• Why is all of this of any use? • For readability – Specification contains formally expressed properties on the code • For testability – Constraints on subprograms & code can lead to dynamic checks enabled during testing • For static analysis – The compiler checks the consistency of the properties – Static analysis tools (CodePeer) uses these properties as part of its analysis • For formal proof – Formal proof technologies can formally prove certain properties of the code (High-Lite project)Copyright © 2012 AdaCore Slide: 32
  • Yes But… • It is possible to reach similar levels of safety with other technologies (MISRA-C, RT-Java) • … but safety features have to be re-invented – Requires additional guidelines – Requires additional tools – Limited by the original language features • Examples of “circle fits in a square” features – Types management in MISRA-C – Stack emulation in RT-Java • When long term reliability is a goal, using the correct paradigm to start with will reach higher levels at lower costCopyright © 2012 AdaCore Slide: 33
  • Key MessagesCopyright © 2012 AdaCore Slide: 34
  • Ada Evolution Ada 2012 • Pre / Post / Ada 2005 Invariants • Interfaces • Iterators • Containers • New Ada 95 • Better expressions • Object Limited • Process Orientation Types Affinities • Better Access • Ravenscar Ada 83 Types • Protected Types • Child PackagesCopyright © 2012 AdaCore Slide: 35
  • In out parameters for functions • Ada 83 to 2005 forbids the use of in out for function • Since Ada 95, it‟s possible to workaround that with the access mode (but requires the explicit use of an access) • Ada 2012 allows „in out‟ parameters for functions function Increment (V : in out Integer) return Integer is begin V := V + 1; return V; end F;Copyright © 2012 AdaCore Slide: 36
  • Aliasing detection • Ada 2012 detects “obvious” aliasing problems function Change (X, Y : in out Integer) return Integer is begin X := X * 2; Y := Y * 4; return X + Y; end; One, Two : Integer := 1; begin Two := Change (One, One); -- warning: writable actual for "X" overlaps with actual for "Y“ Two := Change (One, Two) + Change (One, Two); -- warning: result may differ if evaluated after other actual in expressionCopyright © 2012 AdaCore Slide: 37
  • Pre, Post conditions and Invariants • The Ada 2012 standard normalizes pre-conditions, post- conditions procedure P (V : in out Integer) with Pre => V >= 10, Post => V’Old /= V; • New type invariants will ensure properties of an object type T is private with Type_Invariant => Check (T); • Subtype predicates type Even is range 1 .. 10 with Dynamic_Predicate => Even mod 2 = 0;Copyright © 2012 AdaCore Slide: 38
  • Conditional expressions • It will be possible to write expressions with a result depending on a condition procedure P (V : Integer) is X : Integer := (if V = 10 then 15 else 0); Y : Integer := (case V is when 1 .. 10 => 0, when others => 10); begin null; end;Copyright © 2012 AdaCore Slide: 39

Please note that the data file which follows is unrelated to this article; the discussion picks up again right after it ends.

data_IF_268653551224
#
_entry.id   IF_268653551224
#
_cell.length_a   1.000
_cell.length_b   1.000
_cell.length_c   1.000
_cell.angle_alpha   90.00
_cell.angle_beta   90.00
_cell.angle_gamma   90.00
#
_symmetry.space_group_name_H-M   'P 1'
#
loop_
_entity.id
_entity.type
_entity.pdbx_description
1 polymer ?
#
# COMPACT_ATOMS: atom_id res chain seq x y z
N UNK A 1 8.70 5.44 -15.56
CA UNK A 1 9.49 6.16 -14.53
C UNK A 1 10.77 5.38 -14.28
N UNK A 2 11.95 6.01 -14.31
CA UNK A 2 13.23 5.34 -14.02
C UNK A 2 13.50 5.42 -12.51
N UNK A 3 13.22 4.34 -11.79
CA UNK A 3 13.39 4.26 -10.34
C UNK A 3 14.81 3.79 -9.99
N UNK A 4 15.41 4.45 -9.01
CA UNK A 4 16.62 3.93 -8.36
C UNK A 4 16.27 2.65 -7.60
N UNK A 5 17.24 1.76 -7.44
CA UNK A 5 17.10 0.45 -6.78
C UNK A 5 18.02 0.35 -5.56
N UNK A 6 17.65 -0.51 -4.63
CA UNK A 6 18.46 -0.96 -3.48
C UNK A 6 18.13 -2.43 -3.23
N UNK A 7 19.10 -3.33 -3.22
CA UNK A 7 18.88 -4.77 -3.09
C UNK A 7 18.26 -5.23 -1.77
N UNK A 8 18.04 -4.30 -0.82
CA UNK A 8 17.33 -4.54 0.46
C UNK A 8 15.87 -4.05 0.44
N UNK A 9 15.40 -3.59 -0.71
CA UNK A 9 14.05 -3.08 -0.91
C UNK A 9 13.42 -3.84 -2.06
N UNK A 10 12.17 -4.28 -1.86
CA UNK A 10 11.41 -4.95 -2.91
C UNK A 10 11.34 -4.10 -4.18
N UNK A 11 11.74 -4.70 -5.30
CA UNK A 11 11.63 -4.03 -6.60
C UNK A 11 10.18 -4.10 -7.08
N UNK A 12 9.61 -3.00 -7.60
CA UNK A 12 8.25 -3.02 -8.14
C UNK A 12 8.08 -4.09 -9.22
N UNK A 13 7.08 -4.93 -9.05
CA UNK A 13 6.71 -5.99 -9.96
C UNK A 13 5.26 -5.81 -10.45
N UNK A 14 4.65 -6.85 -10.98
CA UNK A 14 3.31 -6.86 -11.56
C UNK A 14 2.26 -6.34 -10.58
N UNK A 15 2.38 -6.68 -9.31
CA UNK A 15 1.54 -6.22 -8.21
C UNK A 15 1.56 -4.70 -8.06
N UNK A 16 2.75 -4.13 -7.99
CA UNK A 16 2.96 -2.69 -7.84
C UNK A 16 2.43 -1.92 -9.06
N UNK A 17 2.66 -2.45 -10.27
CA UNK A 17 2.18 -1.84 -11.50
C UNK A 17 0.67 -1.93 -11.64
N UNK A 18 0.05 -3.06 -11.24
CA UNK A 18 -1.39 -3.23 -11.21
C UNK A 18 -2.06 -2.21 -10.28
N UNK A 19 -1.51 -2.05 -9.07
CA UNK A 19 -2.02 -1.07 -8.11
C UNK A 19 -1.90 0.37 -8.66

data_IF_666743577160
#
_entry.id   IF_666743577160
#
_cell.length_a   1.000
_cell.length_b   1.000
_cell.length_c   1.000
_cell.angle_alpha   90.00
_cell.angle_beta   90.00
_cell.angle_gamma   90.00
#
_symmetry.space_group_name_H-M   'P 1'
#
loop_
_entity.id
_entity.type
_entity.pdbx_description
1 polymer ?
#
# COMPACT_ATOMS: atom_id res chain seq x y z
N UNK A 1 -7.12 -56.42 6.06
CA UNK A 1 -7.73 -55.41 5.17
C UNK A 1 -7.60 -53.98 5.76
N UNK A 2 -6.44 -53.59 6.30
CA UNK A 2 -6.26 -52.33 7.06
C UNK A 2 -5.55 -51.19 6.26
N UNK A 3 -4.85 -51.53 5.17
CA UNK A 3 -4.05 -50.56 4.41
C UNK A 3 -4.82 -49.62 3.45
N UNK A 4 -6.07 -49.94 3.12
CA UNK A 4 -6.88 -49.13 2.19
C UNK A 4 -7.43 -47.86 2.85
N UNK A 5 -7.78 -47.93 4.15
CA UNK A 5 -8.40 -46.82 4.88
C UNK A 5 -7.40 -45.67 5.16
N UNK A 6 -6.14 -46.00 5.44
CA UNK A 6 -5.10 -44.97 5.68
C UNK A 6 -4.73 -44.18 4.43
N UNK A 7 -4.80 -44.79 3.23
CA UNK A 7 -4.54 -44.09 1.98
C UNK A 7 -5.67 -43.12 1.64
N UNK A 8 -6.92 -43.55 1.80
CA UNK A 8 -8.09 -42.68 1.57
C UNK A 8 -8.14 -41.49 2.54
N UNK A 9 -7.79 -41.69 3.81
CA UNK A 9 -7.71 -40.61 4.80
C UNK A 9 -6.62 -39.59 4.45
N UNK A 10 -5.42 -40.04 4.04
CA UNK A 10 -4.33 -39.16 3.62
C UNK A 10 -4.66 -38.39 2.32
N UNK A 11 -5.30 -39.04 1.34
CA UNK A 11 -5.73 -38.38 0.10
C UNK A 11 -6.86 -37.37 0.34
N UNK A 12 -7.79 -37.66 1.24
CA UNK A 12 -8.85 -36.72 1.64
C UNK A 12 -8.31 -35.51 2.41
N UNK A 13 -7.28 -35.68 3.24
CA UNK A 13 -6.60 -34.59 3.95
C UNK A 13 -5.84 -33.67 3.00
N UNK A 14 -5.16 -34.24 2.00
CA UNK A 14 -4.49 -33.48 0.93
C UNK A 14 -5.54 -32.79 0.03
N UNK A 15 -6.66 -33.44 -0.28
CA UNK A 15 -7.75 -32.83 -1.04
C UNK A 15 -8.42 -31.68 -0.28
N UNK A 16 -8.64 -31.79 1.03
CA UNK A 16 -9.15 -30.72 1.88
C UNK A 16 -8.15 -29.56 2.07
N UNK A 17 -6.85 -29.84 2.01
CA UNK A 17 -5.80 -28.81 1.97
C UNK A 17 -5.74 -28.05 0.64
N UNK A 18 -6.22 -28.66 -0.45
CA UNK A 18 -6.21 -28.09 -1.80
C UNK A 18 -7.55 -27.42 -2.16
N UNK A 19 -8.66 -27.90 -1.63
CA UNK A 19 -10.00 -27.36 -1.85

• Iterators • Given a container, it will be possible to write a simple loop iterating over the elements • Custom iterators will be possible Ada 2005 Ada 2012 for X in C.Iterate loop X : Container.Iterator := First (C); -- work on X Y : Element_Type; Y := Container.Element (X); declare -- work on Y while X /= Container.No_Element loop end loop; -- work on X Y := Container.Element (X); -- work on Y X := Next (X); for Y of C loop end loop; -- work on Y end loop;Copyright © 2012 AdaCore Slide: 40
  • Quantifier expressions • Checks that a property is true on all components of a collection (container, array…) type A is array (Integer range <>) of Integer; V : A := (10, 20, 30); B1 : Boolean := (for all J in V’Range => V (J) >= 10); -- True B2 : Boolean := (for some J in V’Range => V (J) >= 20); -- TrueCopyright © 2012 AdaCore Slide: 41
  • Generalized memberships tests • Memberships operations are now available for all kind of Boolean expressions Ada 2005 Ada 2012 if C = ‘a’ or else C = ‘e’ or else C = ‘i’ or else C = ‘o’ if C in ‘a’ | ‘e’ | ‘i’ or else C = ‘u’ | ‘o’ | ‘u’ | ‘y’ then or else C = ‘y’ then case C is when ‘a’ | ‘e’ | ‘i’ | ‘o’ | ‘u’ | ‘y’ =>Copyright © 2012 AdaCore Slide: 42
  • Expression functions • Function implementation can be directly given at specification time if it represents only an “expression” function Even (V : Integer) return Boolean is (V mod 2 = 0);Copyright © 2012 AdaCore Slide: 43
  • Containers • Ada 2005 containers are unsuitable for HIE application – Rely a lot of the runtime – Not bounded • Ada 2012 introduces a new form of container, “bounded” used for – HIE product – Statically memory managed – Static analysis and proofCopyright © 2012 AdaCore Slide: 44
  • Processor affinities • Task can be assigned to specific processors • Enhances control over program behavior • Enables Ravenscar on multi-core task body T1 is pragma CPU (1); begin […] end T1; task body T2 is pragma CPU (2); begin […] end T2;Copyright © 2012 AdaCore Slide: 45
  • Ada 2012 safety improvements • Improve readability – Specification contains formally expressed properties on the code • Improve testability – Constraints on subprograms & code can lead to dynamic checks enabled during testing • Allow more static analysis – The compiler checks the consistency of the properties – Static analysis tools (CodePeer) uses these properties as part of its analysis • Allow more formal proof – Formal proof technologies can prove formally certain properties of the code (High-Lite project)Copyright © 2012 AdaCore Slide: 46